Brazilian IT companies fear job losses as tax increases

The government wants to end the current payroll tax breaks as soon as possible; relief has been in place since 2011

The Brazilian government wants IT services companies to starting paying higher payroll taxes in order to meet its own budgetary goals despite concerns over job and salary losses.

Measures being voted by the Brazilian Senate will remove 70,000 companies from 56 industry sectors, including IT, from the current payroll tax relief scheme.

This would mean savings to the government of up to R$10bn ($3.1bn) a year, as payroll tax contributions that were supposed to come from corporates were coming from the treasury instead and going into workers' retirement funds.

The good news for IT companies is that the Senate is trying to postpone the vote till August - which means there will be further delay before the measures take effect, as such changes can only be enforced with a 90-day notice.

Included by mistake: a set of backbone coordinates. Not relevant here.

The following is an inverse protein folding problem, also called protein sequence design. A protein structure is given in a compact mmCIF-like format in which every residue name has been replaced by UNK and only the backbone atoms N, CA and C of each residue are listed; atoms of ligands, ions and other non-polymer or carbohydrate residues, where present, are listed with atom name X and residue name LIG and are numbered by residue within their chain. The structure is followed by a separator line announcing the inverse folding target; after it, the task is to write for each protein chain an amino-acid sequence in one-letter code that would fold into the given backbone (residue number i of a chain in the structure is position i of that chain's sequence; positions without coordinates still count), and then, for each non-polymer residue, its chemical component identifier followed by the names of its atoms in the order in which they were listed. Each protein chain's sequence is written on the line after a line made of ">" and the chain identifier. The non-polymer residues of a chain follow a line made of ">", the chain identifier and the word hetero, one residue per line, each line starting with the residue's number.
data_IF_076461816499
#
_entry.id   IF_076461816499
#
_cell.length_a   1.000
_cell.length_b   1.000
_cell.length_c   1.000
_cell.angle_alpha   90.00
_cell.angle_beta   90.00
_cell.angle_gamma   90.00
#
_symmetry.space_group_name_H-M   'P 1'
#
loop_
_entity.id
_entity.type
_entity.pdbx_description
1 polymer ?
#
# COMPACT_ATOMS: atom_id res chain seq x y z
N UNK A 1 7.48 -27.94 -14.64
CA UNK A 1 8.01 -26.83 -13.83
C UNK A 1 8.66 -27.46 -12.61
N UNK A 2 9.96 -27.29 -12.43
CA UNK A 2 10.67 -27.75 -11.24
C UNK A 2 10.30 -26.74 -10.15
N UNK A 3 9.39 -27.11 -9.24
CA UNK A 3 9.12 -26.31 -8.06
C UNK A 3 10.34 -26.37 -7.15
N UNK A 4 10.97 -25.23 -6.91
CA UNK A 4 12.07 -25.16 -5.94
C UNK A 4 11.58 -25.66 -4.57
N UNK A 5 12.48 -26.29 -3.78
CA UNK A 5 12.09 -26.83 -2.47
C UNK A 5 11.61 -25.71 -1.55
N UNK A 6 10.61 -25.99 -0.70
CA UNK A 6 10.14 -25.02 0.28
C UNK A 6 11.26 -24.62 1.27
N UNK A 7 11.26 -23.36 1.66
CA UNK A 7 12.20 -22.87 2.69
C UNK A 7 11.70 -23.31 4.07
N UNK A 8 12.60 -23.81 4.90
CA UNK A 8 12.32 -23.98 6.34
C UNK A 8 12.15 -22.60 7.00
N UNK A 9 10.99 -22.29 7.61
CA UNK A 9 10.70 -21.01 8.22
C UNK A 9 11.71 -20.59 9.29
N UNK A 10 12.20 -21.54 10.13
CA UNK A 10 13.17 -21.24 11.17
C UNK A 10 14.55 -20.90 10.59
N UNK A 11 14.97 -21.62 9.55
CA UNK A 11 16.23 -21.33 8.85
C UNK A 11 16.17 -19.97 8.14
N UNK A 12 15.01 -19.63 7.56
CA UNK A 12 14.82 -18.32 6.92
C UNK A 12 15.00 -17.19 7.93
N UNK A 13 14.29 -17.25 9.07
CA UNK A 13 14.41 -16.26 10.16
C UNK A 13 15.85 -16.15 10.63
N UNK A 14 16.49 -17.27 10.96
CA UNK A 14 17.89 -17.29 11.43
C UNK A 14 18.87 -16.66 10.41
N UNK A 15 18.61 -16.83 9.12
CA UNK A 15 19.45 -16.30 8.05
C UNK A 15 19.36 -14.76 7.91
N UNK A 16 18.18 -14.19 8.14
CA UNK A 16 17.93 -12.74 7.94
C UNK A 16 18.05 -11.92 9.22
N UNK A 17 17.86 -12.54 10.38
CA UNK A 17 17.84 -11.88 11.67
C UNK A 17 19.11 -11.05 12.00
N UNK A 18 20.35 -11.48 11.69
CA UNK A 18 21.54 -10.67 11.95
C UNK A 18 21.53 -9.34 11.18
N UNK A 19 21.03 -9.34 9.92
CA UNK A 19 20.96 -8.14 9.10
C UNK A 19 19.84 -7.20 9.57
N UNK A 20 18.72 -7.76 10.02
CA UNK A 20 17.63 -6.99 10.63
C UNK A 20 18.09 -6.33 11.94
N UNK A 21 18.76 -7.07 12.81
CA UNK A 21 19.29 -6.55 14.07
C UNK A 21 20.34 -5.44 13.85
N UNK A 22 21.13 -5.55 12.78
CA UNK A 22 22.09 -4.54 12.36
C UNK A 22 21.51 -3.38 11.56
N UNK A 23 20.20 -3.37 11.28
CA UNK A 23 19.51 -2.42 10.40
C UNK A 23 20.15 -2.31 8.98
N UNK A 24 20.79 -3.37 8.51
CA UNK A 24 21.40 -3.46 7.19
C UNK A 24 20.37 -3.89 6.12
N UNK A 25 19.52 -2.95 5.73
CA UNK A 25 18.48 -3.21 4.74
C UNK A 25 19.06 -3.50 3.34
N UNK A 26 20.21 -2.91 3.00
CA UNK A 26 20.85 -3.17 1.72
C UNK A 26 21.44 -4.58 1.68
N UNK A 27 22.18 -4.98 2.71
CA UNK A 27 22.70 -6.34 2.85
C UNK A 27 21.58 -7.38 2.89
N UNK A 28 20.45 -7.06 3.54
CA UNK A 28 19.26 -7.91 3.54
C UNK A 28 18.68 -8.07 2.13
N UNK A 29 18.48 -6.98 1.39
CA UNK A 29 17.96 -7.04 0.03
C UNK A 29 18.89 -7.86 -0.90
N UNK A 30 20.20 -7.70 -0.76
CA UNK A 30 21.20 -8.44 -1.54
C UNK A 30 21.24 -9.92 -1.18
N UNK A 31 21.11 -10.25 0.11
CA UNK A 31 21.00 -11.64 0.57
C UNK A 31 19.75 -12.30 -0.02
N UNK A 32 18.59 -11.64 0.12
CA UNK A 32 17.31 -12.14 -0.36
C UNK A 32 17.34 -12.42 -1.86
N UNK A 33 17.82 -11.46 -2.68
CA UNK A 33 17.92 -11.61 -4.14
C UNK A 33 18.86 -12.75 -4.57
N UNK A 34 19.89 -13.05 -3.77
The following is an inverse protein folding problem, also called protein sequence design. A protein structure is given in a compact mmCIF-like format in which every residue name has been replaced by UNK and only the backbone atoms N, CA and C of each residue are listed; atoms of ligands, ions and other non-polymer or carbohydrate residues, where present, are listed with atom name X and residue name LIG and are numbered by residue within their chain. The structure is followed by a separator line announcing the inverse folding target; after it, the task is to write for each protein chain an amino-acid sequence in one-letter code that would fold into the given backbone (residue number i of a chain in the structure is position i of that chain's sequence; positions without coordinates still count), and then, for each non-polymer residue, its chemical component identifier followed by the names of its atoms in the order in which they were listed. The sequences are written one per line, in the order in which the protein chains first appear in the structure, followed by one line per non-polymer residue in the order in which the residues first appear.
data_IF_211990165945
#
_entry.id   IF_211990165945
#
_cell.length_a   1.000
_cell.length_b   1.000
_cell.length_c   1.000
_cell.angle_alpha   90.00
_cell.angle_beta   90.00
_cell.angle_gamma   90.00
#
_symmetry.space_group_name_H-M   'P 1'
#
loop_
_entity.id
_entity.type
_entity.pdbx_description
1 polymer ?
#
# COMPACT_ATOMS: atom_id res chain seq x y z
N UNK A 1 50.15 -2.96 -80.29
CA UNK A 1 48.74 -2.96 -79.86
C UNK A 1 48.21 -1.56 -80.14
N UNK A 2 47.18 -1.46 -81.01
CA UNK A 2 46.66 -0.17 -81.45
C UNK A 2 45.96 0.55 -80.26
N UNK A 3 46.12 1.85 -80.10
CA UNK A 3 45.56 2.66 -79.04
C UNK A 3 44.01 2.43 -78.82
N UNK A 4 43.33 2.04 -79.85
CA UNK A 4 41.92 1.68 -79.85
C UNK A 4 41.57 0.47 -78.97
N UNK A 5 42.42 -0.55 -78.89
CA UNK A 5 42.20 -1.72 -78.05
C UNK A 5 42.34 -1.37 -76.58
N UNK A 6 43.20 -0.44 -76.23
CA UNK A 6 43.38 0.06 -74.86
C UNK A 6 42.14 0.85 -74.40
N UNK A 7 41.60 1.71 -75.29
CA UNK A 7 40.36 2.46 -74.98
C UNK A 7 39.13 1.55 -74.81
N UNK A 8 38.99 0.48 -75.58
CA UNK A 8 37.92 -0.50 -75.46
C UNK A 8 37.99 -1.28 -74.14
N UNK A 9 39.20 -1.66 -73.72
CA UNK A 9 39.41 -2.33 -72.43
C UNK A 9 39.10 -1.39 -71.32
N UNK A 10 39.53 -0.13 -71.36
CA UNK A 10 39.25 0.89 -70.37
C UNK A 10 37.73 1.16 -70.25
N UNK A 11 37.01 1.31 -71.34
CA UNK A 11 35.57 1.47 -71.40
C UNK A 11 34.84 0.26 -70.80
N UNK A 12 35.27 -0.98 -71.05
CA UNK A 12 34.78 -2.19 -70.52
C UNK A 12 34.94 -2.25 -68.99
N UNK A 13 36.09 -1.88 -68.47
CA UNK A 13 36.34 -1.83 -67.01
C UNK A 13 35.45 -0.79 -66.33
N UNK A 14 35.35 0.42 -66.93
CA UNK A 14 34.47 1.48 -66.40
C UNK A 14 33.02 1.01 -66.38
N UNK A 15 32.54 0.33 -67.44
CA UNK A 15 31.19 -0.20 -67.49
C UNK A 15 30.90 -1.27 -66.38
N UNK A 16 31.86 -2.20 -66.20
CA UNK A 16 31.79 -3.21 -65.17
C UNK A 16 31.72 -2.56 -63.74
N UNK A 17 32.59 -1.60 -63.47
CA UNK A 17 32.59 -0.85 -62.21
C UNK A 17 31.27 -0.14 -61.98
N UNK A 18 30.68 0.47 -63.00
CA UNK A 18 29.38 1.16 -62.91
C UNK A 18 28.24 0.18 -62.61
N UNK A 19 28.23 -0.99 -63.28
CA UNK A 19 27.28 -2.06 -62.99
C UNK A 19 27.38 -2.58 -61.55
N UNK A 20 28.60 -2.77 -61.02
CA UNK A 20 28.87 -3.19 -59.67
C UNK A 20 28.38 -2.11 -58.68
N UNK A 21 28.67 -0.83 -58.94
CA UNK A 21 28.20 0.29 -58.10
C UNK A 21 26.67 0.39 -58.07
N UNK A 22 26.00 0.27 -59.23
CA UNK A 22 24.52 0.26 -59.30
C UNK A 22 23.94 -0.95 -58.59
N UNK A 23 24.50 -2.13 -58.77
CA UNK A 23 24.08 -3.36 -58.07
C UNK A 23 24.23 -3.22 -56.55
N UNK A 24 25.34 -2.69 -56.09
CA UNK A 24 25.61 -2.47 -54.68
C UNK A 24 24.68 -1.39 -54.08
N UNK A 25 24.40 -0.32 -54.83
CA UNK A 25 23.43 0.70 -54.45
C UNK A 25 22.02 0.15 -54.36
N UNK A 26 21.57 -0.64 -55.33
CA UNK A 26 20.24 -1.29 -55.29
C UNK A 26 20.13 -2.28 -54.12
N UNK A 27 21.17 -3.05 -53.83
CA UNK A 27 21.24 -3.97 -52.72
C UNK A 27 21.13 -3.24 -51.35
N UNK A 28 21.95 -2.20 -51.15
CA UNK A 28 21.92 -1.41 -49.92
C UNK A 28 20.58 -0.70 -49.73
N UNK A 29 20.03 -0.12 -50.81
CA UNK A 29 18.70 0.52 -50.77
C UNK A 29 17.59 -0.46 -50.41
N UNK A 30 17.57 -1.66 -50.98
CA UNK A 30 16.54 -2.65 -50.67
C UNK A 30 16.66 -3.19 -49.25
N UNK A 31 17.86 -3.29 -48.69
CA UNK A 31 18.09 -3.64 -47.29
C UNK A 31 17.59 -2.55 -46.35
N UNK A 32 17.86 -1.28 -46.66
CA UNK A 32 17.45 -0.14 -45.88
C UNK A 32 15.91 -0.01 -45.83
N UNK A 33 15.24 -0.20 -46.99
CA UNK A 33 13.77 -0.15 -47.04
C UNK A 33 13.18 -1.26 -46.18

The government is now deciding how to handle the voting of the proposed changes, given its priority status.

Back in 2011, the Brazilian government introduced lower payroll taxation to drive growth in some sectors of the economy, with a 1-2 percent tax on gross revenue in place of a 20 percent payroll tax rate. The new measures would mean an increase to 2-4,5 percent.

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Some companies such as call center firms, transport and food production will receive special treatment and have their payroll taxes increased at a lower level, between 1,5 percent and 3 percent - and that's the same kind of taxation level IT firms are looking to get.

According to Brasscom, the Brazilian association of IT companies, the ideal scenario is one where all sectors would have a maximum of a half percent increase in payroll tax or else cope with side effects such as job losses and reduction of salaries.

Another concern voiced by the trade body is that improvements resulting from the introduction of the payroll tax breaks introduced in 2010 - such as the creation of 88,000 IT jobs in four years, as well as the reduction of the risks associated to an informal jobs market - will be lost if the new tax regime is enforced.